The Supreme Court (SC) did not issue a temporary restraining order (TRO) that would stop the canvass by Congress starting May 24 of the votes cast for presumptive president Ferdinand “Bongbong” Marcos Jr.
Instead, the SC – after its full court session on Thursday, May 19 – required Marcos, the Commission on Elections (Comelec), the Senate and the House of Representatives to file their comments on both the petition and the plea for TRO within 15 days from their receipt of notice.
The SC’s public information office (PIO), quoting from the resolution said:
“WHEREAS, considering the allegations contained, the issues raised and the arguments adduced in the Petition, without necessarily giving due course thereto, it is necessary and proper to REQUIRE the respondents to COMMENT on the petition and prayer for temporary restraining order within a period of fifteen (15) days from notice hereof.
“NOW, THEREFORE, respondents Comelec, Ferdinand Romualdez Marcos, Jr., Senate of the Philippines, and House of Representatives are hereby required to COMMENT on the petition and prayer for temporary restraining order within a period of fifteen (15) days from notice hereof.”
The SC issued the resolution as it acted on the first of the two cases filed by separate groups which challenged the Comelec’s Jan. 17, 2022 and May 10, 2022 rulings that dismissed the disqualification cases filed against Marcos in the last May 9 presidential elections.
Both petitions pleaded the SC for the issuance of a TRO against the start of the congressional canvass.
The first case was filed by the group of Fr. Christian B. Buenafe last May 16, while the second petition was lodged by the group of by the group led by Bonifacio Parabuac Ilagan last May 18.
It was not known immediately why the second petition was not taken up during last Thursday’s full court session.
The May 19 full court session must have been a special full court session since the SC is still on its recess for the traditional decision-writing period until June 10.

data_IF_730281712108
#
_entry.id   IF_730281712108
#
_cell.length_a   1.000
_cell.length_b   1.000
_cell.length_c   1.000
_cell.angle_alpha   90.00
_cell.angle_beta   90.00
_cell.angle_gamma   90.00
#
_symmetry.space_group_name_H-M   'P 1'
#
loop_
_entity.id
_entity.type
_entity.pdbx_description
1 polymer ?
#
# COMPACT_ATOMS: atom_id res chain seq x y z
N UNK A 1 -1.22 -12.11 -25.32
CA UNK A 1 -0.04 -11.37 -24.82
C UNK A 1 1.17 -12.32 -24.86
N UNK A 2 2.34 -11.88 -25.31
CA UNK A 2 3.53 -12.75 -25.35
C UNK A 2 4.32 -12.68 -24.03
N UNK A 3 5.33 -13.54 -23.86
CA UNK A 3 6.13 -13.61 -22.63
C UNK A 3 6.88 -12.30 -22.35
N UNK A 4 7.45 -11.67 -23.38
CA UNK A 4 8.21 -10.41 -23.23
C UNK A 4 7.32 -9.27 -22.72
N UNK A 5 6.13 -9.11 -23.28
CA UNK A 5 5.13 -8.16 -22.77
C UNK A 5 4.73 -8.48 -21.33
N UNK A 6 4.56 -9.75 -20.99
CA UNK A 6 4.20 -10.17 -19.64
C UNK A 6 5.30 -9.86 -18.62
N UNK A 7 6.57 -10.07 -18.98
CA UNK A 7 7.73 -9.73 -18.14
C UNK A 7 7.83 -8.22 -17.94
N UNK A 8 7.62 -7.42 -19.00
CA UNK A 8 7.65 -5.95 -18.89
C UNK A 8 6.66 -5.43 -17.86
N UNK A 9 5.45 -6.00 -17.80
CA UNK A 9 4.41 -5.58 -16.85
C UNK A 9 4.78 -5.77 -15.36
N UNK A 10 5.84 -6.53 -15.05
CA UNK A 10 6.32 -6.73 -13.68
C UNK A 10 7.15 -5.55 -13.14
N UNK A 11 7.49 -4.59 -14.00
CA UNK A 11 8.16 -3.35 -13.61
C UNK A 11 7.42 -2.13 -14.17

The session must have also been presided over by Senior Associate Justice Marvic M.V. F. Leonen as acting chief justice because Chief Justice Alexander G. Gesmundo is on wellness leave until May 30.
The first petition acted upon by the SC claimed that Marcos allegedly attempted to mislead the electorate because he made misrepresentations in his certificate of candidacy (COC) for president.
They alleged that Marcos has been a public officer for more than 25 years and that he was charged in eight criminal tax cases before the Quezon City Regional Trial Court (RTC) Branch 105 for violating the National Internal Revenue code (NIRC) of 1977, on his failure to file income tax returns for 1982, 1983, 1984 and 1985.
They told the SC that the RTC, among other convictions, sentenced Marcos to nine years imprisonment for failure to pay his income tax returns and to pay the taxes for the years 1982 until 1985.
They said that Marcos then appealed the case before the Court of Appeals (CA). On Oct. 31, 1997, the CA affirmed Marcos’ conviction beyond reasonable doubt for violating Section 45 of the NIRC related to his failure to file income tax returns for the taxable years 1982 to 1985, they also said.
They pointed out that Marcos withdrew his petition filed before the SC.
“For all intents and purposes, but more relevantly in relation to the cancellation of respondent Marcos Jr.’s Certificate of Candidacy for ‘President,’ Ferdinand Romualdez Marcos Jr. is a convicted criminal,” the petitioners said.
As of Friday afternoon, May 13, Marcos was on top of the partial and unofficial count of votes with 31,104,175 votes as against Vice President Leni Robredo’s 14,822,051 votes based on data from the Comelec Transparency Media Server.
Marcos’ running mate, Davao City Mayor Sara Duterte, also maintained a huge lead among other vice presidential candidates with 31,561,948 votes as of May 13.
Congress was reported to be starting its canvass of votes for president and vice president on May 24 and will proclaim the winners thereafter.